How to be less of a people-pleaser and learn the art of saying ‘no’

Wirral transformational mind coach and therapist Alison Blackler of 2MindsNLP says offering support to others is positive but when the urge to help becomes a compulsion it can have a negative effect on our wellbeing

Supporting someone else is a positive thing to do but people-pleasing can become compulsive


Ask yourself these three questions: Do you try to please others and never seem to be able to? Are you finding yourself exhausted and stressed? Do you overcompensate trying to have people like you?

It is so common to find ourselves in a position of a ‘people-pleaser’. From this place, we tend to put other people and their needs before ourselves.

Just for clarity, this is quite different from helping each other out and being supportive. We can all do that successfully.

Always saying ‘yes’

For some, saying “yes” is a habit – for others it’s almost an addiction that makes them feel like they need to be needed. This can heighten their sense importance make them feel and like they’re making a real contribution to someone else’s life.

Typically, the intense need to please and care for others is often deeply rooted in a fear of rejection … “If I don’t do everything I can to make this person happy they might leave or stop caring for me.” 

There can be a tendency to become overly nice and completely submissive to others’ requests in order to make them happy. People-pleasers yearn for outside validation. Their personal feeling of security and self-confidence is based on getting the approval of others.

Alison Blackler, founder of Wirral-based 2MindsNLP. Picture by Daniel Dawson Photography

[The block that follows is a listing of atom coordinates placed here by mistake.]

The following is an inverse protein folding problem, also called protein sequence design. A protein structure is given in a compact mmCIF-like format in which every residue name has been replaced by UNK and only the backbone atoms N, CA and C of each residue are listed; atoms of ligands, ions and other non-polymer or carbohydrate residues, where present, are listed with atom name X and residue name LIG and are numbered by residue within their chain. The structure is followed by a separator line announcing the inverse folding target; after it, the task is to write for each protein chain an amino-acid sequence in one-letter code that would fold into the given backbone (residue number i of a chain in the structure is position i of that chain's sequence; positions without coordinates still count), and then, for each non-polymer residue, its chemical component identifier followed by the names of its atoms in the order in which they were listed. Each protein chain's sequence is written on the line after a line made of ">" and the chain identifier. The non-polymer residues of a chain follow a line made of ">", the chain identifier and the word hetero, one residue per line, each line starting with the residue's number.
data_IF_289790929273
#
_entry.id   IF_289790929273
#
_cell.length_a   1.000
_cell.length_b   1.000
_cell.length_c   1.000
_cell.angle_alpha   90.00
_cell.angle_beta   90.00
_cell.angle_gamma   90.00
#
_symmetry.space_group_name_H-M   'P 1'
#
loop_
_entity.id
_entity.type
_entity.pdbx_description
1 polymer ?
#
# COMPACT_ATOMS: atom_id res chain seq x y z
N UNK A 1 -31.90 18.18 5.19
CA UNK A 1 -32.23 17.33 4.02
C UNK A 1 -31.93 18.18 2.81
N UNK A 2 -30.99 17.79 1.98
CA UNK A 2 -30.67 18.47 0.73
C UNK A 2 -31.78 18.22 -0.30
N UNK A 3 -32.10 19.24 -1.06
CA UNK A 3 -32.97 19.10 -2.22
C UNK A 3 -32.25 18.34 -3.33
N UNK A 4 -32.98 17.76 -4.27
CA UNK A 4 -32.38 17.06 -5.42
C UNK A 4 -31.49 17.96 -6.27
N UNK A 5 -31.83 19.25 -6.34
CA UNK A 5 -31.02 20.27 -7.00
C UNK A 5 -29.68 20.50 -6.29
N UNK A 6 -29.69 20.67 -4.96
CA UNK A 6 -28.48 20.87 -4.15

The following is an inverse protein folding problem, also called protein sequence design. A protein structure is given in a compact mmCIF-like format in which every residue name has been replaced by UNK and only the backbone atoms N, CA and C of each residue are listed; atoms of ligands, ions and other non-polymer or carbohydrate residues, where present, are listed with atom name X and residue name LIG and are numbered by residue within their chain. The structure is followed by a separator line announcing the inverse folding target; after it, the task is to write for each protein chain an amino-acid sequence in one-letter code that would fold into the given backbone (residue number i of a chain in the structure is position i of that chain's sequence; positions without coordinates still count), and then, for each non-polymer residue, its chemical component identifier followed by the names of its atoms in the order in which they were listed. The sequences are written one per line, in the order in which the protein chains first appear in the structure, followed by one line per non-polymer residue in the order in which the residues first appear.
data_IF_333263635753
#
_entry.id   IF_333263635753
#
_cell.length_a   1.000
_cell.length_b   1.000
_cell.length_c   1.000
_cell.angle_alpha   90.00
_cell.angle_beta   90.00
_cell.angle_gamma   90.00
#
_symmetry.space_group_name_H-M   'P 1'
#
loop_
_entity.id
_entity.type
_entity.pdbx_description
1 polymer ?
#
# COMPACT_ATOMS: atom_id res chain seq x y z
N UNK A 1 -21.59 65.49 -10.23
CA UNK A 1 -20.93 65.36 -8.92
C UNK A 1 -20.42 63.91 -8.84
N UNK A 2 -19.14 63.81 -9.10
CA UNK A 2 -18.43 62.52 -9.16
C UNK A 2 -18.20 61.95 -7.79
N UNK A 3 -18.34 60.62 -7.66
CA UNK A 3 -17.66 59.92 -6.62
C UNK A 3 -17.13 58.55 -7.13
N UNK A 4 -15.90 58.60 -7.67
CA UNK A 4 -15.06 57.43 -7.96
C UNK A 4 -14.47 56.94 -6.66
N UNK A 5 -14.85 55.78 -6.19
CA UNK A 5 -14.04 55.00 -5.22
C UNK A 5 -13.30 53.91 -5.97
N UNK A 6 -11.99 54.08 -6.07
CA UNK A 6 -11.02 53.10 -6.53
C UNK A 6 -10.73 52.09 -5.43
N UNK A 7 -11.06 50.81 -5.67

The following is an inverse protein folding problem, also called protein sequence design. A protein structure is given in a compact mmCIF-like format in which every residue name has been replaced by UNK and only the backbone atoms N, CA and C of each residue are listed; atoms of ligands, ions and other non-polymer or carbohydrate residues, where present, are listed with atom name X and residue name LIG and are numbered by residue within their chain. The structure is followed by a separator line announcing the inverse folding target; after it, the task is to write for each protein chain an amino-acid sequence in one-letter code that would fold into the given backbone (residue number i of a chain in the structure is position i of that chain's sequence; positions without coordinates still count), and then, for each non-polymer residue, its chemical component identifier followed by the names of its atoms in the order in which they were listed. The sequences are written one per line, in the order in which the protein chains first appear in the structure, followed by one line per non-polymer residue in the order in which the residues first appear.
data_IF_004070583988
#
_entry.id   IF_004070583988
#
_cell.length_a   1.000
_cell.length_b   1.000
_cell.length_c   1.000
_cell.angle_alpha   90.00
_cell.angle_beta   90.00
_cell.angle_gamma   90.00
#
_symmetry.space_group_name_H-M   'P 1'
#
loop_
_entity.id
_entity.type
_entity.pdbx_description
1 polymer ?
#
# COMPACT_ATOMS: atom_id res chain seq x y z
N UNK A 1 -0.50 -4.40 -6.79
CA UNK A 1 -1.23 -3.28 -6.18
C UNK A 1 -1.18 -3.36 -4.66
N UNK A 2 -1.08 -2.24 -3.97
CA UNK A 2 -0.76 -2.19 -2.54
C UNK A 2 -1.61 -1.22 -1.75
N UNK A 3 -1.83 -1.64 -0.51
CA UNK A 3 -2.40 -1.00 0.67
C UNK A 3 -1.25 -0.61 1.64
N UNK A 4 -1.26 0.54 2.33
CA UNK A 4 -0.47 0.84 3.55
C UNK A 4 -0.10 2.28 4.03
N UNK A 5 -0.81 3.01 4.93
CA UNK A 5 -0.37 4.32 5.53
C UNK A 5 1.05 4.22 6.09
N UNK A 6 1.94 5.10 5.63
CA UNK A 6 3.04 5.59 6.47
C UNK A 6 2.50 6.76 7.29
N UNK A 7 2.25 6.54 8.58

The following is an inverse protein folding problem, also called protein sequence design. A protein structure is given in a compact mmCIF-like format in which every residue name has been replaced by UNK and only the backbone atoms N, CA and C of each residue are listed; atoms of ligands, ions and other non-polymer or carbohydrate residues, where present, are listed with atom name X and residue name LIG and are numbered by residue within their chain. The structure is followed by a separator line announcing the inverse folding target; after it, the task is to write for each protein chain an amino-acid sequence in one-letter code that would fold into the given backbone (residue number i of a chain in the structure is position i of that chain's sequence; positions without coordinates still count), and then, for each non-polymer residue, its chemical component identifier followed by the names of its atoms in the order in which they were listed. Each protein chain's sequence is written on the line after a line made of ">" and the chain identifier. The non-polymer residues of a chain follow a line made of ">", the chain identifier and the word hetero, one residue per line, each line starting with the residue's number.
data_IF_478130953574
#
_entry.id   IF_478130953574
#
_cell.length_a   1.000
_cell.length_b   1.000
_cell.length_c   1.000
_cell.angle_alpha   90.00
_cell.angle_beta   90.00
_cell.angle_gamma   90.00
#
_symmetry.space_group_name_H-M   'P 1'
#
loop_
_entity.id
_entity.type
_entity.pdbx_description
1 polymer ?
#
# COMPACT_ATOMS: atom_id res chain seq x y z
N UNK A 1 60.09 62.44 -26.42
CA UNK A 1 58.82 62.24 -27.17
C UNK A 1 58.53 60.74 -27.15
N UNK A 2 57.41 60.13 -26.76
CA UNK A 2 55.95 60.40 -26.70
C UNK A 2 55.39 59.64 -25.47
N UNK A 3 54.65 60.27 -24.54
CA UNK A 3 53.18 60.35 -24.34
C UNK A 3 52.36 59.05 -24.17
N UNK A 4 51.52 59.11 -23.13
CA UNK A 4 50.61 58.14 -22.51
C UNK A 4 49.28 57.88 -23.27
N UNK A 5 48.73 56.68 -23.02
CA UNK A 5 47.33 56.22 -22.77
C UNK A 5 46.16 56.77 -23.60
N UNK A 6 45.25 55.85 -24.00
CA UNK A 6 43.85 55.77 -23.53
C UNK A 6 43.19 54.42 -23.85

People pleasers are usually at serious risk of burnout and exhaustion. Their sleep can be effected, their own self care can be neglected, with intense feelings of anxiety and getting upset all based on the huge pressure they have put themselves under.

Fear and resentment

When we are desperately trying to please others, we are rarely pleasing ourselves. Often we have our own ideas and hopes and ultimately we will feel disappointed, frustrated or exhausted.

We can often feel like we are unable to say no or express our own needs for fear of the repercussion. While pleasing others does feel like we are gaining, the reality is it will result in a lack of fulfilment and satisfaction, which subsequently can build up as resentment.

It can be like a vicious circle; we need to feel loved, we adapt ourselves to try to make the person like us and then we become unfulfilled. Then we start all over again.

There are a number of things you can do to change this mindset:

  • Realising that you have a choice
  • Learning to say ‘no’ or ‘not right now’ setting a realistic timescale
  • Set your own boundaries and priorities
  • When someone asks you a favour, stop and check in with yourself, ‘can I do this right now?’
  • Check whether you are being used or manipulated
  • Be more assertive

If we fuel our journey on the demands of others we will run out on petrol.

Happy and fulfilled

When we are able to check our own boundaries and be assertive with ourselves and others, then we start to feel unfulfilled and happier in our own lives. 

To be successful, we need to be able to look after ourselves first rather than at someone else’s beck and call.

This can be in any kind of relationship, friendships, family or business relationships and most definitely in intimate ones. When we take more control of what is right for us then we can have personal fulfilment and joy.

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